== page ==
In most words with a long U that doesn't start a syllable, it is pronounced /uː/. Examples: student, reduce, introduce. However, in some words (such as music, mule, human) it is pronounced /juː/. I've heard that in other countries, even the first examples are pronounced like the second (/ˈstjuːd(ə)nt/, /ɹɪˈdjuːs/, /ɪntrəˈdjuːs/).

What's with the discrepancies in the American pronunciation?

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    One classic split involves the word coupon, which some speakers pronounce "coo-pon" and others "Q-pon."
    – Sven Yargs
    Commented Sep 3, 2014 at 18:46
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    See yod-dropping for your perusal. There’s a lot of data and conditioning going on here—it’s quite complex and not at all easy to tabulate or follow which dialects drop which yods. There are even a few dialects here and there that do drop the yods in music and mule (and even use, so that it rhymes with ooze!). Never heard of any dialects that drop the one in you, making it rhyme with ooh, though. Commented Sep 3, 2014 at 19:05
  • I know you've tagged it as american-english but all those words would be pronounced with you in almost every British accent (with the possible exclusion of a heavy Belfast accent who still wouldn't use 'oo'). Australian's would pronounce it as you, slightly extended and South African (English) would be you but clipped a bit. Is it possible that those areas where it is pronounced you are heavily influenced by British accents? Do you know where that pronunciation is common (in the US)?
    – Frank
    Commented Sep 3, 2014 at 19:11
  • @Frank most places afaik.
    – Scimonster
    Commented Sep 3, 2014 at 19:39
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    Ah - I understood it as 'regions inside the US'. youtube is a good example : US Pronunciation is generally 'you-toob', UK is generally either 'you-tyoub' or 'you-chube'. See JBJs yod-dropping link above.
    – Frank
    Commented Sep 4, 2014 at 6:57

1 Answer 1


According to the Longman Pronunciation Dictionary, u: (or "oo") is predominantly used in American English, whereas ju: (yoo) is preferred in British English. However, variations exist, and for the case of student, their data shows that around 90% of American English speakers say u:. (Edited)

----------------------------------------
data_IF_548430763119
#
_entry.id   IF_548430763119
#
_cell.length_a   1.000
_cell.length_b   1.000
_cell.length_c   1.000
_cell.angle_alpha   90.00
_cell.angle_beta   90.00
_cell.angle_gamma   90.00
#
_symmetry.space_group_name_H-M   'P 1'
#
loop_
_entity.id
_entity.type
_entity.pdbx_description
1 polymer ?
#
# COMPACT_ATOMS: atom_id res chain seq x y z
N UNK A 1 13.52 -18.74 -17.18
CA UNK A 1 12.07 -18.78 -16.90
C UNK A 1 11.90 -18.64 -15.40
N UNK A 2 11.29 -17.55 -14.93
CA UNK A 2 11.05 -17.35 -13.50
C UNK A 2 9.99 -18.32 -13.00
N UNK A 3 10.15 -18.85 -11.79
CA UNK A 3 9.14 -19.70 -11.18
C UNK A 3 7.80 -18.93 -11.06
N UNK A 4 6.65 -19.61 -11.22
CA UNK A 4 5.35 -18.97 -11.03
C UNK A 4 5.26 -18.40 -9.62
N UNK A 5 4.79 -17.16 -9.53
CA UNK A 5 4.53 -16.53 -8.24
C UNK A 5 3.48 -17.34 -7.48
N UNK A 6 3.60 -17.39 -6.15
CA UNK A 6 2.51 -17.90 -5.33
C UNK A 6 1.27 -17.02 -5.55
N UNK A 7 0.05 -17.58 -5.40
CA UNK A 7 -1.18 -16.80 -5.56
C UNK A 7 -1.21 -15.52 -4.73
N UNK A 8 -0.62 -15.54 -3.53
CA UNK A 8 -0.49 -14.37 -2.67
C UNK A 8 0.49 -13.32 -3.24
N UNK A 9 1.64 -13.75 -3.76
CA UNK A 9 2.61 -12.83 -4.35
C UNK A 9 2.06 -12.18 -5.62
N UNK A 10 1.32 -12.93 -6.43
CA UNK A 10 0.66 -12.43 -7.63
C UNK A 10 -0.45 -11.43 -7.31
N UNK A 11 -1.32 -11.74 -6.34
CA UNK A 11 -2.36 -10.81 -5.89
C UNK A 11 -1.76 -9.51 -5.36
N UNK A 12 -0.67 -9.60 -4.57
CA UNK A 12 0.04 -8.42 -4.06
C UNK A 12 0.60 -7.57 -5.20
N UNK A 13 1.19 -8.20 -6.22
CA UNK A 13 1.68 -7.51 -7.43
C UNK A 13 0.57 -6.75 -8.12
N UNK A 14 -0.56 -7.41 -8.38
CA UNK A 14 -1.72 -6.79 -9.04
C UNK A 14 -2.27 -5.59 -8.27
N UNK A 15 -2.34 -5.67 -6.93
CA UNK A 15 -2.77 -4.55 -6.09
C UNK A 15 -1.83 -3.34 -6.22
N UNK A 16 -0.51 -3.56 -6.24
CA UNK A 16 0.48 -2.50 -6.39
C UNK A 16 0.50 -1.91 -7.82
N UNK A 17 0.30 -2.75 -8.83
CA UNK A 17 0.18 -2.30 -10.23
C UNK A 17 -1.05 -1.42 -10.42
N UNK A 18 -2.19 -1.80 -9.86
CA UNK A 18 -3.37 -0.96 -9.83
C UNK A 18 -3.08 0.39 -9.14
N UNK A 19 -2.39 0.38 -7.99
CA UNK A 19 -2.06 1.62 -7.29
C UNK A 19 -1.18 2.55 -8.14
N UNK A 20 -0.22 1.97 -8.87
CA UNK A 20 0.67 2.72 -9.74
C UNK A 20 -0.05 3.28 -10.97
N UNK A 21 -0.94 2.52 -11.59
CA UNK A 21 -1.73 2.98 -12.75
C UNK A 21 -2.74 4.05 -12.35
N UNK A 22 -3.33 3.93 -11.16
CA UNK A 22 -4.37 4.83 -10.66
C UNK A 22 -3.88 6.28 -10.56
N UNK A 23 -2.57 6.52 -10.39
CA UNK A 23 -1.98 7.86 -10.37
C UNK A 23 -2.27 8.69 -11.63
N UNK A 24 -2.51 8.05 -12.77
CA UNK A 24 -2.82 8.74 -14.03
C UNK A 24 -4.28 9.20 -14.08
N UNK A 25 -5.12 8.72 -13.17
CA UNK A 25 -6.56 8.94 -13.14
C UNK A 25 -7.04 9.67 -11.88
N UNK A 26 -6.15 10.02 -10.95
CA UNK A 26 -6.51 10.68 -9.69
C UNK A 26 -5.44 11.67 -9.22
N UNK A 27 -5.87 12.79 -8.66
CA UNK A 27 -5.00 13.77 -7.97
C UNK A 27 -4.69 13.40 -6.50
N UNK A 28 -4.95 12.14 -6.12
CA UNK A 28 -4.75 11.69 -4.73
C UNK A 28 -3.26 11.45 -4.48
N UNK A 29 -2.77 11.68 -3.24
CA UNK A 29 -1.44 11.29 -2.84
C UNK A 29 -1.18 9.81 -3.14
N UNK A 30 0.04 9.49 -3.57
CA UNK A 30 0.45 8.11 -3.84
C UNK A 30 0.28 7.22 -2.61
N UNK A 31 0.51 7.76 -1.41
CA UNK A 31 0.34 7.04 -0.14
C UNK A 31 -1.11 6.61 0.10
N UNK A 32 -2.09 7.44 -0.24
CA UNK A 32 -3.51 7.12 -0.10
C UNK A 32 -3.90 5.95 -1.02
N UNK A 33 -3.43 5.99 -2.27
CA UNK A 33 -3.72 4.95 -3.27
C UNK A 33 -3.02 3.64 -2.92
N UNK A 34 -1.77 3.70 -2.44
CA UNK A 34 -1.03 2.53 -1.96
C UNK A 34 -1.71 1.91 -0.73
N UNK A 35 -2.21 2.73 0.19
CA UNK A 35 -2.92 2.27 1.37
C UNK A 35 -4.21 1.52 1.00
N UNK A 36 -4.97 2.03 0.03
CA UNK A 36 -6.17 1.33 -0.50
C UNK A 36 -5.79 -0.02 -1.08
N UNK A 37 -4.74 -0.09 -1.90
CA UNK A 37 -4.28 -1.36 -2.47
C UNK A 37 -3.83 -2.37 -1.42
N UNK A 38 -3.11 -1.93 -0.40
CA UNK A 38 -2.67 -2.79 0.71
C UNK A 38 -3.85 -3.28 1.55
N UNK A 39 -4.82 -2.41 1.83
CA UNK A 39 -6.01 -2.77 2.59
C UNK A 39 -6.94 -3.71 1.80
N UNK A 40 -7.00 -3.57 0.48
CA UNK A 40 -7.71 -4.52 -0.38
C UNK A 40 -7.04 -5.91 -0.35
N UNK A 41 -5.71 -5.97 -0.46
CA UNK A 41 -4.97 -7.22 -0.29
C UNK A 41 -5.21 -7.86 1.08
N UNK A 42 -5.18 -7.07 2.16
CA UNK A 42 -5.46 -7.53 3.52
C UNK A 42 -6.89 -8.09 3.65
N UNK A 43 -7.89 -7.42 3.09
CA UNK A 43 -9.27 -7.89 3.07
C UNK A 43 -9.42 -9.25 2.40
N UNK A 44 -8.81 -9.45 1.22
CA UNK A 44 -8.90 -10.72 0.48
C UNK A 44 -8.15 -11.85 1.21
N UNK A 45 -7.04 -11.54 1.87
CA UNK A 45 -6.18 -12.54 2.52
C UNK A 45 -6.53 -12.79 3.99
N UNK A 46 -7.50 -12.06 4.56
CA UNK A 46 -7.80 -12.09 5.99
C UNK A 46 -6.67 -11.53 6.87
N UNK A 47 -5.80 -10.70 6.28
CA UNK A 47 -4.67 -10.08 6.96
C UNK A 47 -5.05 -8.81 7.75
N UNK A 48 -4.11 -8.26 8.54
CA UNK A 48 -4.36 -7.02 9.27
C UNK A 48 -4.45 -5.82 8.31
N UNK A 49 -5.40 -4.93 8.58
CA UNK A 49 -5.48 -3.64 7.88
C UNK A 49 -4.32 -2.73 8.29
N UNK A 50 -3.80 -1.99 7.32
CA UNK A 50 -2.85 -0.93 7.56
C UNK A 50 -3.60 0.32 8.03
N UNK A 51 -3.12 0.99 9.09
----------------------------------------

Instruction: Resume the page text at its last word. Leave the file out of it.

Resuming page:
On page 850, you can find the following "rules":

In the case of expected ju:, juə, ju, the j drops out as follows:

  • after the consonant sounds , , ʃ, r, j as in jury, rude

  • sometimes in BrE, and always in AmE, after l, θ, s, z as in assume

  • usually in AmE, but not in BrE, after t, d, n as in tune

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    That can't be right. I know of no British accent that would pronounce student as 'stood-ent' and I've not yet met an American who says 'styou-dent'. All the words the question author has listed are pronounced with you in most British accents.
    – Frank
    Commented Sep 3, 2014 at 20:04
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    The Longman Dictionary is one of the most reliable resources. The non-standard pronunciations are not very common, but according to research they do exist. Commented Sep 3, 2014 at 20:19
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    Nope, sorry to disagree with Longman but current US pronunciation is overwhelmingly "stoodent". "Styudent" sounds like a dialect of times gone by, like in the movies from the 1940's maybe. Commented Sep 3, 2014 at 21:23
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    If this is indeed how they write it, they are flat-out contradicting themselves. The last point in the list is correct: after dentals, the yod is usually dropped in AmE (stoodent, toon), and usually retained in BrE (styudent, tyune). Either Longman somehow switched BrE and AmE in the bit you quote in the first paragraph, or you did when quoting it—at any rate, it's exactly backwards. Commented Sep 4, 2014 at 9:52
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    It still seems very odd that they claim that [u:] is predominantly British and [ju:] predominantly American (as the first sentence still says)—quite contrary to actual practice. Commented Sep 4, 2014 at 10:07

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